In the early 2000s they decided to upgrade, and took several years and many steps in planning. Maria culled ideas and design elements from home planning and design magazines. They both were attracted to clean, symmetrical lines, and it was important to Maria that the new space would showcase her art collection as if in a gallery. Ken bought special software to design the house using Maria’s ideas. Throughout the process, they were quite adamant that they were building the home for themselves, not for resale. Thus, everything is quite personal.

Instead of just improving the cabin, they tore it down and started from scratch. The only things to stay were the original fire pit and the boathouse. They had to make much more room on their lot for the new home, and cut down 19 trees, which were burned in the fire pit, fueling many more memories. The first thing built was the “casita,” a cozy living space over the boathouse. It has all the amenities of an efficiency apartment, but is much more stylish. On one wall is a Mel Blanc lithograph featuring the Looney Tune characters standing in front of a microphone. The caption reads “Speechless”. Ken and Maria lived here for the better part of two years while the main house was being built, and it’s now used as a guesthouse.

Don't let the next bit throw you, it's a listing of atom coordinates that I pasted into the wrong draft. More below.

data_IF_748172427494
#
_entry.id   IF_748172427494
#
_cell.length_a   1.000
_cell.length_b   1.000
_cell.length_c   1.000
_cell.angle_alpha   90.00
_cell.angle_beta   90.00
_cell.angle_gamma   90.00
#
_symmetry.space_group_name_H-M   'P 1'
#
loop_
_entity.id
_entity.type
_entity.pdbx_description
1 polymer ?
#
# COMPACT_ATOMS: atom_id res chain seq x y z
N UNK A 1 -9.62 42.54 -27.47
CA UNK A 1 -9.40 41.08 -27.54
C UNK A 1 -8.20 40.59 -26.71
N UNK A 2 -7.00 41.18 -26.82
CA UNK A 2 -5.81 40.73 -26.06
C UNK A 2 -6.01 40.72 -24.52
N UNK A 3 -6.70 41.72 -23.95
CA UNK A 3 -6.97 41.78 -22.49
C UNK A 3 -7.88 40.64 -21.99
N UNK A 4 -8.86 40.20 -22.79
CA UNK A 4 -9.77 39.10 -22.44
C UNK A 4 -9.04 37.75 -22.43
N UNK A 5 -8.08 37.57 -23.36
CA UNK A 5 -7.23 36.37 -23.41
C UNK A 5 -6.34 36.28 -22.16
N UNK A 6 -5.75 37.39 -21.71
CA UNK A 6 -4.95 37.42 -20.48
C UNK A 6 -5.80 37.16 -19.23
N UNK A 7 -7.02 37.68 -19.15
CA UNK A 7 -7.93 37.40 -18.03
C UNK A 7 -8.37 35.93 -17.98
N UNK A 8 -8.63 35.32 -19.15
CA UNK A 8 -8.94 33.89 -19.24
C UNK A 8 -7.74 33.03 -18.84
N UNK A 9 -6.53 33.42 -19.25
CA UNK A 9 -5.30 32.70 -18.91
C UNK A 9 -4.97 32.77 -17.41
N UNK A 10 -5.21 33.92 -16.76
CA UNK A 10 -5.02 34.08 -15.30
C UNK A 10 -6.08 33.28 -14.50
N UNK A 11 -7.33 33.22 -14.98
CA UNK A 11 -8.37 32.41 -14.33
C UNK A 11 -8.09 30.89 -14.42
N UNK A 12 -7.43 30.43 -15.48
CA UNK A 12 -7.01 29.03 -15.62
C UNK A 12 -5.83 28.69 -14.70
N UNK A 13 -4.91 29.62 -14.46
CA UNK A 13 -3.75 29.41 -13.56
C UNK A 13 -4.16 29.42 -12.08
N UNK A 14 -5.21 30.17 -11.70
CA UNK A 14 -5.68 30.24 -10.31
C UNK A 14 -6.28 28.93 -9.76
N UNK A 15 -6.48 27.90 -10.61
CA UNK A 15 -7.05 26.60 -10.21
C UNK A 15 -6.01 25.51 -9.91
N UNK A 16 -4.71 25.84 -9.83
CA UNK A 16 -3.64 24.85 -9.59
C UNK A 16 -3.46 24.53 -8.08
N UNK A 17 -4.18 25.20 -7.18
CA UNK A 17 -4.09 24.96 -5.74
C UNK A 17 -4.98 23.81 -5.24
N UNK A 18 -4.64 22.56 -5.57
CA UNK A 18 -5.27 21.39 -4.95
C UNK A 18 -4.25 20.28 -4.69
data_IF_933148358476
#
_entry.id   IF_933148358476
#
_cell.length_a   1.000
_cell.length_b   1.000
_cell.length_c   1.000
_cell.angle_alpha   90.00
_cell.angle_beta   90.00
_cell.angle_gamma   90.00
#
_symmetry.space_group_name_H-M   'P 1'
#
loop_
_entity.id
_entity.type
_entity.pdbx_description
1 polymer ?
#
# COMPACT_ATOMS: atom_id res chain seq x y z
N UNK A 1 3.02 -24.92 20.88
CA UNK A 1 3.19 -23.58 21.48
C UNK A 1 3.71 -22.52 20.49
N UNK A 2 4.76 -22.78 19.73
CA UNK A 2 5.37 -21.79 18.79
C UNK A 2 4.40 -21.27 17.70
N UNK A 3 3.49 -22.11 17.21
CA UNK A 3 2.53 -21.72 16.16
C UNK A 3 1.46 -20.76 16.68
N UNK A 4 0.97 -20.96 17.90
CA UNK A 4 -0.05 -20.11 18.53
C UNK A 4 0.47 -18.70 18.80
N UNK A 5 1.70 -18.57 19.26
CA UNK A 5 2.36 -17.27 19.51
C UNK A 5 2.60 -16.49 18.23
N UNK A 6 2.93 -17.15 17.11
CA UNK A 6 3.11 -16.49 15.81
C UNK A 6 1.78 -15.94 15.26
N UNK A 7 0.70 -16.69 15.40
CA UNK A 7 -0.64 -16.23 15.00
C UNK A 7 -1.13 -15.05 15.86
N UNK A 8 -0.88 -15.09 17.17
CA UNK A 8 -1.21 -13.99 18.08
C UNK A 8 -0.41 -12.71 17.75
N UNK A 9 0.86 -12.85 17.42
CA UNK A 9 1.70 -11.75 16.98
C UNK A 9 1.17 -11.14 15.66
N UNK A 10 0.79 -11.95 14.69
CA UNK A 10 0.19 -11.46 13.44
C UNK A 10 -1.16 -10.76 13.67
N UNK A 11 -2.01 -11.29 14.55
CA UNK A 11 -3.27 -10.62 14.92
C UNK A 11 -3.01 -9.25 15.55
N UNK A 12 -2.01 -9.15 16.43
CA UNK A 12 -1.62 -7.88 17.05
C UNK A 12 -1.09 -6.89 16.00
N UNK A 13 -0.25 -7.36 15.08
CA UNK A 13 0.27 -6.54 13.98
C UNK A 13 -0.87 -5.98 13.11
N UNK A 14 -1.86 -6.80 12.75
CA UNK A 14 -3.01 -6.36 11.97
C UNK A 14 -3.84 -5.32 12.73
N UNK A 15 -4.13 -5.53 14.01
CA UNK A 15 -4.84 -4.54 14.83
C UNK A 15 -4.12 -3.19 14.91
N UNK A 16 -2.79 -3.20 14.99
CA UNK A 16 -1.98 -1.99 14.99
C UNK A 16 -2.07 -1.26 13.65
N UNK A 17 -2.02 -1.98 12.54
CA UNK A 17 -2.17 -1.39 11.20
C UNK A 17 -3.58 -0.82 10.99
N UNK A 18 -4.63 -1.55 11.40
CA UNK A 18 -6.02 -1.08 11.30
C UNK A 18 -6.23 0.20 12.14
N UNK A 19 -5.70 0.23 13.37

Ken had planned to be here to oversee most of the construction, but Big Business had other plans for him. He got a new job in the middle of the project that kept him away most of the time. Maria oversaw the construction, spending hours on the phone and weekend visits with the builder, Ralph Essig of Essig Construction, and subcontractors to ensure that her very specific and extremely custom designs were understood and executed accordingly.